Blind to Our Own Blindness: Wisdom from Danny Kahneman

I recently had the chance to read an advance copy of an outstanding book by Daniel Kahneman entitled Thinking, Fast and Slow. The book will be published this fall.


Among the hundreds of interesting ideas in the book, there is one that I simply can’t get out of my head. Referring to how our minds work, Kahneman writes that not only are we sometimes “blind to the obvious,” but also we are “blind to our blindness.” For me, that one sentence summarizes a fundamental insight of his life’s work.

It’s one of those simple insights which is obvious when you think about it, but somehow incredibly easy to forget when mesmerized by the happenings of everyday life, leading to poor decision making.

Coming up with a good name for a problem is often an important part of coming up with a solution. So I’m thankful to Kahneman for planting the phrase “blind to my own blindness” in my brain. The next time I’m about to mindlessly make a terrible choice, I’m hoping that phrase will forcefully interject itself into my internal dialogue, causing me to think more clearly about my decision.

More likely, it will only be after the fact that I become aware that I was blind to my own blindness in a particular setting.  At least I’ll have a succinct way of beating myself up.

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  1. Tim Gilbert says:

    See the Dunning-Kruger effect related article” Unskilled and Unaware of It: How Difficulties in Recognizing One’s Own Incompetence Lead to Inflated Self Assessments” in the Journal of Personality and Social Psychology, Vol. 77, No. 6, p.1121-1134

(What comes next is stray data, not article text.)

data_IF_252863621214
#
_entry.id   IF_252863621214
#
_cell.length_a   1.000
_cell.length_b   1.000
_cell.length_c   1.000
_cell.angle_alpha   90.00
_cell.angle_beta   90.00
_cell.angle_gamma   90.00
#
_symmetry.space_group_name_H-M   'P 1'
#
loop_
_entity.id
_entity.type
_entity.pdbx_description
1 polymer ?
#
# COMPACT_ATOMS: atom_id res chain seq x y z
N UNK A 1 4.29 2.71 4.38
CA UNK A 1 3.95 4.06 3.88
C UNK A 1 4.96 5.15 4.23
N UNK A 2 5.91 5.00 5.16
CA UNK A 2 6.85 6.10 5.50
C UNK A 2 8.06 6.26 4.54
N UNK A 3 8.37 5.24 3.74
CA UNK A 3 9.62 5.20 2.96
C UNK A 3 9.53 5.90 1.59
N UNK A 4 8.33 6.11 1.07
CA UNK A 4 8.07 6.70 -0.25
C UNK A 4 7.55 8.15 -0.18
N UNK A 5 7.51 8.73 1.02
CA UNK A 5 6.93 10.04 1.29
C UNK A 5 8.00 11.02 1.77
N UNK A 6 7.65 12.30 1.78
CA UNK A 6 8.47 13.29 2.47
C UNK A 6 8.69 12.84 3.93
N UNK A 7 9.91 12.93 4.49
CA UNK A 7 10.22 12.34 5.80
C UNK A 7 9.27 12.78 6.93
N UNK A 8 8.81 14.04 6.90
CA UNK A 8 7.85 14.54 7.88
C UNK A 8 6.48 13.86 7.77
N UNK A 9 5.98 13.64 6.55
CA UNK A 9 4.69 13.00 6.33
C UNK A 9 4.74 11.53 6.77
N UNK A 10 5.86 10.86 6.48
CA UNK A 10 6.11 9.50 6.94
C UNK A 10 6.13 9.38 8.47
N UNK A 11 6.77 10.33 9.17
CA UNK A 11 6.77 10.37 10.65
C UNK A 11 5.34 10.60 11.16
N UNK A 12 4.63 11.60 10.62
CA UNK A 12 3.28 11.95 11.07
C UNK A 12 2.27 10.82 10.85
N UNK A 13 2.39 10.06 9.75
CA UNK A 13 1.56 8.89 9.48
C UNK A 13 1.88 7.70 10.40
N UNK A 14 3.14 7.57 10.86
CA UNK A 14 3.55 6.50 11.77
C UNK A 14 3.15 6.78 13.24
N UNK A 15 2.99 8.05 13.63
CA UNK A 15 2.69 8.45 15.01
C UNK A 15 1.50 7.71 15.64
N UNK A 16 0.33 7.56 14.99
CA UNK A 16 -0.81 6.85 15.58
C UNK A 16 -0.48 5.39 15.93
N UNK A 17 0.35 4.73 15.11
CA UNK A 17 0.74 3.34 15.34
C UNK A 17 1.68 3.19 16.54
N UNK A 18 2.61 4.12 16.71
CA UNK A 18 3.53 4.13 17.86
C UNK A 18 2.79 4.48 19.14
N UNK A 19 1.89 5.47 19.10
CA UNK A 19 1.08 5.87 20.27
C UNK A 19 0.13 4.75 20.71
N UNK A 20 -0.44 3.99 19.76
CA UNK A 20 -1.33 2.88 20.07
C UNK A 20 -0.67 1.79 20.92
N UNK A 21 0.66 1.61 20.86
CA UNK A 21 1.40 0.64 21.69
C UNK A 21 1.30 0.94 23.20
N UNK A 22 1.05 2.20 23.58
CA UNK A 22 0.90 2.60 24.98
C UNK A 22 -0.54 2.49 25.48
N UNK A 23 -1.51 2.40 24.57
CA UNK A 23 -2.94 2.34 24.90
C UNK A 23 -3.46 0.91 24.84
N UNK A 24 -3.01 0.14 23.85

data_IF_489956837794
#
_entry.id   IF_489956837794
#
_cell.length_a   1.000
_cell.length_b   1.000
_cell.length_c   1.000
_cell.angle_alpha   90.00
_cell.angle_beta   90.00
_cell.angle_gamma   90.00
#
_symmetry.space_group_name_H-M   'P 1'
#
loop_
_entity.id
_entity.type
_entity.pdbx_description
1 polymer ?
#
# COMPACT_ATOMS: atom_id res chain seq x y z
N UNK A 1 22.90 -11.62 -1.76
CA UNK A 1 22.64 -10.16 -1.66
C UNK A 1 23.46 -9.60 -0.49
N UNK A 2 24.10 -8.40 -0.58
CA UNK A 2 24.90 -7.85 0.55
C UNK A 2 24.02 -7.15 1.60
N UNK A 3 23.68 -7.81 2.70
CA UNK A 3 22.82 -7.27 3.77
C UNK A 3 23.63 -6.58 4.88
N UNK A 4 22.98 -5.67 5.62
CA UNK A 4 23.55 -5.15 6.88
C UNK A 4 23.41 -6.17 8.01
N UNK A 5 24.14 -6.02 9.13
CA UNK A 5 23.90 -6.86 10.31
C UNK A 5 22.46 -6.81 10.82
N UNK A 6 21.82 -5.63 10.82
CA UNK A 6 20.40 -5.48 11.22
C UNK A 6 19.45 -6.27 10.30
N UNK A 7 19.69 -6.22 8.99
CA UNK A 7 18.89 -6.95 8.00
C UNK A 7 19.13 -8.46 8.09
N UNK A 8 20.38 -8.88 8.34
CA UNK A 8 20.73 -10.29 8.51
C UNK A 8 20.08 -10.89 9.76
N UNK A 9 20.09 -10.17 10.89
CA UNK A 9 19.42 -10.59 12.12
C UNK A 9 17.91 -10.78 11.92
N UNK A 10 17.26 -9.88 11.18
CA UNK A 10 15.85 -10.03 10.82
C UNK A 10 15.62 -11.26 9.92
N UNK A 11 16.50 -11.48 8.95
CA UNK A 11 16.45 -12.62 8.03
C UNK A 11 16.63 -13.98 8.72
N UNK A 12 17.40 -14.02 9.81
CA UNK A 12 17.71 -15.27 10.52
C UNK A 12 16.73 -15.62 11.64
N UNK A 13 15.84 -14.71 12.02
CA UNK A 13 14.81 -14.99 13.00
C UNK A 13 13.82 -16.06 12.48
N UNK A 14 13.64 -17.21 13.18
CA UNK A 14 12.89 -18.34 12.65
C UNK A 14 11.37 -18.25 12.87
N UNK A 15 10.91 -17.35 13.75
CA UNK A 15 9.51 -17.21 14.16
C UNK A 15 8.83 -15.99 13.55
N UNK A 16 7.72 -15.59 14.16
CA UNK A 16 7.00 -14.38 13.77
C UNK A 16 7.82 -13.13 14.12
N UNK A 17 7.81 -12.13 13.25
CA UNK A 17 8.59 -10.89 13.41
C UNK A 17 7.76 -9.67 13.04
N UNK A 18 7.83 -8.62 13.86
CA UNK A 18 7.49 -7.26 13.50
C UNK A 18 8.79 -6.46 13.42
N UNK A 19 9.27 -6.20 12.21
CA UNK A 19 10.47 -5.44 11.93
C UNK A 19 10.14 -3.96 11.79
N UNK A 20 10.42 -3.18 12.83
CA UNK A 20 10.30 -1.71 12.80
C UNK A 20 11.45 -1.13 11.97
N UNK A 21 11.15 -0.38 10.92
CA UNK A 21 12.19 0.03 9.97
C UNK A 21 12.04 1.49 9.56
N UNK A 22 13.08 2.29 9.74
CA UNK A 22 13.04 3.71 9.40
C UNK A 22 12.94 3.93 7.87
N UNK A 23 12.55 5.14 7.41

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  2. WalterW says:

    What helps me a lot with this issue is to have a personal board of directors who have differing life experiences than I and who have orthogonal cognitive skills than I. I call them “Team WTF are you doing?”.

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  3. Nikki says:

    A variation of the Dunning–Kruger effect, broadly speaking?

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  4. Sarah says:

    This sounds similar to Rumsfeld’s unknown unknowns.

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  5. james jones says:

    Seems alot like the “Invisible Gorilla” situation…..

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  6. Joe says:

    I’d say that Dunning-Kruger is a specific case of this. I understand this to be a lot more like what Zizek calls “Unknown Knowns” referring to Rumsfeld’s famous taxonomy of military intelligence: “There are known knowns; there are things we know we know. We also know there are known unknowns; that is to say we know there are some things we do not know. But there are also unknown unknowns – the ones we don’t know we don’t know.” Zizek points out that what Rumsfeld excluded in his taxonomy are the “Unknown Knowns”: the things we know but do not acknowledge as such because other assumptions prevent us from doing so.

    For example, as the US made the case for the Iraq war, our intelligence already “knew” that the WMD evidence was spurious yet decided to use it to justify the invasion.

    we already knew that WMDs did not exist

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  7. Eric M. Jones says:

    I always ask myself: “What would a SANE person do…?”

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  8. Diana Hincapie says:

    Take a look at this article by Dan Ariely, which also reminds us how blind we are to our blindness!

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